So basically, a doctor friend of mine gave me some CBD. And one day when I was in a lot of pain, I took some and it was it was like a high strength, like 16 percent. And. And basically, miraculously, the thing was just gone like after 20 minutes, like, I actually couldn’t believe it.

And because I wasn’t sure whether it’s, you know, because time had passed that I felt better or if it was the CBD, you know, I just I took it another time. I remember it was at school at CNM where we both have studied. And I just remember feeling so much pain. I just didn’t know what to do. Like, I couldn’t move. But, like, I. I even thought, like, how am I going to get home? I can’t even go down the stairs to take an Uber. And then obviously, like, as fate had it, well, not obviously. But as luck would have it, this girl next to me, I saw her taking some CBD earlier. And so I asked her if she, if she could give me some. And she did. And then exactly the same thing happened like 20 minutes later. The pain was gone for the rest of the day. And so so this thing kept happening. Right. And so I was like. This is interesting. Like, there’s obviously something here. So I started reading about online, but there was very limited, you know, there wasn’t really any research about it. And, you know, women’s, women’s health is an under researched topic. In any case. And. But I just I felt really strongly liked that this is there is something here. So and obviously my passion in life is natural medicine, holistic health, wellness. So I was I was looking for a business to start in that area at the time. And then, you know, I came across CBD and I had this experience with it. And I just felt like I wanted other women to know that this was something that could potentially help them. So, yeah. So then I developed the product. 

Le’Nise: But before you go into your business and starting the business, I want to talk more about your journey to your endometriosis diagnosis, because what we know is that it takes an average of between 7 to 10 years to get a full diagnosis for endometriosis. Talk about how you, you’ve said that you explored lots of different avenues until you finally got a diagnosis from that doctor who then wanted to do the surgery. Talk about how long it took you to get to that point. 

Camilla: Yes. I mean, I think now the doctors, it feels like they’ve become a little bit more knowledgeable about it. But I’m not, I’m not sure. But in my case, when I did go to the emergency, to be honest, he did sort of mention endometriosis. I never heard about it at that time. But he was like, “Painful periods, yeah, probably endometriosis.” But, but still. Yeah. I mean, he just gave me some painkillers. So how long did that take? I would say I would say maybe three through to six months.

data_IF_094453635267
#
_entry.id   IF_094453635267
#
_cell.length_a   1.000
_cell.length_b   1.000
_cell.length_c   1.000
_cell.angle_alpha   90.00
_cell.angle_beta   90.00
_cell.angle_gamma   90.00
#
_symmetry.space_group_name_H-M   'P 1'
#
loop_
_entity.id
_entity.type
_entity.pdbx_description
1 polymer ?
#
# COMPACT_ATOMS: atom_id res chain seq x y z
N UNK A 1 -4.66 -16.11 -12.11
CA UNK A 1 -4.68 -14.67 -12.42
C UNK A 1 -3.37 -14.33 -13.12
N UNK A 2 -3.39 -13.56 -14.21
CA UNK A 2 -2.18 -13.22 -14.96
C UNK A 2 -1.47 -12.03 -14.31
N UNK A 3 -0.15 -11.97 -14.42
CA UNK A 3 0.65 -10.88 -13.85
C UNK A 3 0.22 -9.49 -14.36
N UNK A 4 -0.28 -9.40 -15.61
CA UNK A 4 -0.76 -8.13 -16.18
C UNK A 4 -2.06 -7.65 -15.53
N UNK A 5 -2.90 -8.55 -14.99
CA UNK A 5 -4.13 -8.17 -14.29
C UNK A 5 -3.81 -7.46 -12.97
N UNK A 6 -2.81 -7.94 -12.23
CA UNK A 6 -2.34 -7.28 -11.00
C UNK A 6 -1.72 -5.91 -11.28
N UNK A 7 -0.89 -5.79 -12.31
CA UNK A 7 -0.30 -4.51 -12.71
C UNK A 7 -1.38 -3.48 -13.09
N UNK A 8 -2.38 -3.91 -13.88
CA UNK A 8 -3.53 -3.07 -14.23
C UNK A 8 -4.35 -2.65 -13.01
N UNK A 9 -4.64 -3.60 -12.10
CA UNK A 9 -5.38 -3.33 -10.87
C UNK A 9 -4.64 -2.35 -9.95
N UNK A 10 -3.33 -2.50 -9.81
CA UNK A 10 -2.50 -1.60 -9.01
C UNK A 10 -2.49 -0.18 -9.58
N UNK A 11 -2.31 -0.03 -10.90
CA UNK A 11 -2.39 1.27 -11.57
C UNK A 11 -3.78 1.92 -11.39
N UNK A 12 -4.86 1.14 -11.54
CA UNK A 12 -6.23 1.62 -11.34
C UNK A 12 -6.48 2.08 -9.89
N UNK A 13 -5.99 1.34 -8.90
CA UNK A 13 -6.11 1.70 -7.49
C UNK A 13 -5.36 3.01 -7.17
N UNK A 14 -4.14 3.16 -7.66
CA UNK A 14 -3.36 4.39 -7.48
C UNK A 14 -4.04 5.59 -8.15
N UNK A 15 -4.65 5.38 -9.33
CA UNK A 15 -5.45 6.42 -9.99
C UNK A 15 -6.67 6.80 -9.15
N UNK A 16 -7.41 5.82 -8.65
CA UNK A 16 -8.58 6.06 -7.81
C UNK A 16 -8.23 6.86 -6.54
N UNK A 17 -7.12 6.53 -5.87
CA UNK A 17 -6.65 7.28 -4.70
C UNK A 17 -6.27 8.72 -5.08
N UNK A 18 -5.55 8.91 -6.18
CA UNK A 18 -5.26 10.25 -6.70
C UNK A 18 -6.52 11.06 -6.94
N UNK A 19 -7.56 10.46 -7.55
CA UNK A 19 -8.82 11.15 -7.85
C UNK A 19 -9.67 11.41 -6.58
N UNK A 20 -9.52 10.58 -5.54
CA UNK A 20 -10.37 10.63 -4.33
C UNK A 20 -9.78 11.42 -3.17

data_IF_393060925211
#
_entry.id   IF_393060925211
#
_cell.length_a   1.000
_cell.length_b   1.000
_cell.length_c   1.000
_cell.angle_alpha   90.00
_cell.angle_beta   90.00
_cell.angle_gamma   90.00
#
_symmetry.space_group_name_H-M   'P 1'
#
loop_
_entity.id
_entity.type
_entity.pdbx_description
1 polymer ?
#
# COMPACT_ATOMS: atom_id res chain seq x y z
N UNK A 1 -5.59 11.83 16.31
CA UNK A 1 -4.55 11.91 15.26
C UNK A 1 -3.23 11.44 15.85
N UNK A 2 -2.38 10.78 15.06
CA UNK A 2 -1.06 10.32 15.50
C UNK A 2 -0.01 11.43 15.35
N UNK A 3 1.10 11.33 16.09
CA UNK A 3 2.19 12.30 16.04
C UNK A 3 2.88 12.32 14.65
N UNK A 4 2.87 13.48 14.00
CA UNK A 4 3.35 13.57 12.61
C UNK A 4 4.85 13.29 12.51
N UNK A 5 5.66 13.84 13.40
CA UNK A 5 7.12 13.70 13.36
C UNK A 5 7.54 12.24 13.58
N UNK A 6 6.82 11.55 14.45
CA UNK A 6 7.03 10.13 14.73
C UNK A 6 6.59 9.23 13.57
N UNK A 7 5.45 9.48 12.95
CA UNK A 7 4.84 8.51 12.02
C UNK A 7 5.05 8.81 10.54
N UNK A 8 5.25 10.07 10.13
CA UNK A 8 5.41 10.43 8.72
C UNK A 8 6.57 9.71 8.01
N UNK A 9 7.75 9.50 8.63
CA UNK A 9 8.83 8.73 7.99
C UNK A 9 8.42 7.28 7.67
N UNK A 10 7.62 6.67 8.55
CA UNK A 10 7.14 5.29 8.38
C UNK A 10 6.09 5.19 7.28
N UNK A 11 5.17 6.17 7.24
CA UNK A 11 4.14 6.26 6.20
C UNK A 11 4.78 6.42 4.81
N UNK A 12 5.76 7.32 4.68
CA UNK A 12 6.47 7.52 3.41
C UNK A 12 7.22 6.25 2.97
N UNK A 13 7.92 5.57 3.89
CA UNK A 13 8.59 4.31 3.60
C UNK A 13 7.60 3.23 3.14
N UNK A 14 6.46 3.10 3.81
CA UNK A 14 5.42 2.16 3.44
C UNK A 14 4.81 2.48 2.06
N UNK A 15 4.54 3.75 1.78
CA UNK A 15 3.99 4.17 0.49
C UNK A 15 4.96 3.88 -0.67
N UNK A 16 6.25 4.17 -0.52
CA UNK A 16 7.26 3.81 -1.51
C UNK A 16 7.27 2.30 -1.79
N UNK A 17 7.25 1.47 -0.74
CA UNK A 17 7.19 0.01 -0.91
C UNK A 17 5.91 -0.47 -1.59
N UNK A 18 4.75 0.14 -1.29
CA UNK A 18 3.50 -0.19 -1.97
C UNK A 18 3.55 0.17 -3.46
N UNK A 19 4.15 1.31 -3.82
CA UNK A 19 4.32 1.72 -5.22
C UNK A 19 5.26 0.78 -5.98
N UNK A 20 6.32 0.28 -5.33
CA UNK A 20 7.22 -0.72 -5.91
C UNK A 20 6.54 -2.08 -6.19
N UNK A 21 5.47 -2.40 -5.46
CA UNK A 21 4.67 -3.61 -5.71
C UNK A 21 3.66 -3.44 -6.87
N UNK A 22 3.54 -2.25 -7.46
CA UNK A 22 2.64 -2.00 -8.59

Le’Nise: Oh, OK. That’s very, very, very fast.

Camilla:  Yeah. Maybe I just went, you know, maybe in the UK, they’re quite good. Just went to the right people. But yeah. Yeah. When I said period pain, their immediate reaction was probably they said endometriosis. Yeah. 

Le’Nise: And to go then to have the level of pain that you have to go to A&E and you describe that moment when you were at college where you weren’t able to even get up. That’s, that’s I think it’s when we talk about pain, I often say this a lot with my clients is that we have to describe the pain because pain can be so different depending on the person. But, you know, even if thinking about that, the pain that you were in to have to go to A&E, that must have just been an incredible amount of pain for you to even take the step to go there. 

Camilla: Oh, yes, exactly. Because, I mean, I remember I was actually living with a friend at a time and like she just like, she was watching it. She just she couldn’t believe it. Like, I was on the floor screaming, you know, like my pain was 10 out of 10. Like, I, I, you know, I think at some point I fainted. And it was really like, you know, you really want to die, basically. And I tried to take painkillers and everything, but it didn’t work for me. Like, it just didn’t. Nothing worked. One thing that worked a little bit was to take a very, very hot bath and put a lot of magnesium salts into it, because obviously magnesium relaxes the muscles on, you know, the muscles contracted in the uterus that makes it painful. But no, it was very, very painful. And then to have that fear all the time that, you know, my period is coming up and, you know, I’m not gonna be in this much pain again. Like to live in that constant fear and not, you know, also imagine, how do you plan your life when when when you know that you’re going to be in that much pain? I mean, you have to obviously plan your life in terms of like, OK, I’m going to have my period, so I’m going to have to stay at home. I’m not going to book anything and not any work, etc.. And just for me, it really like took over my whole life, like it was the only thing I could think about, you know.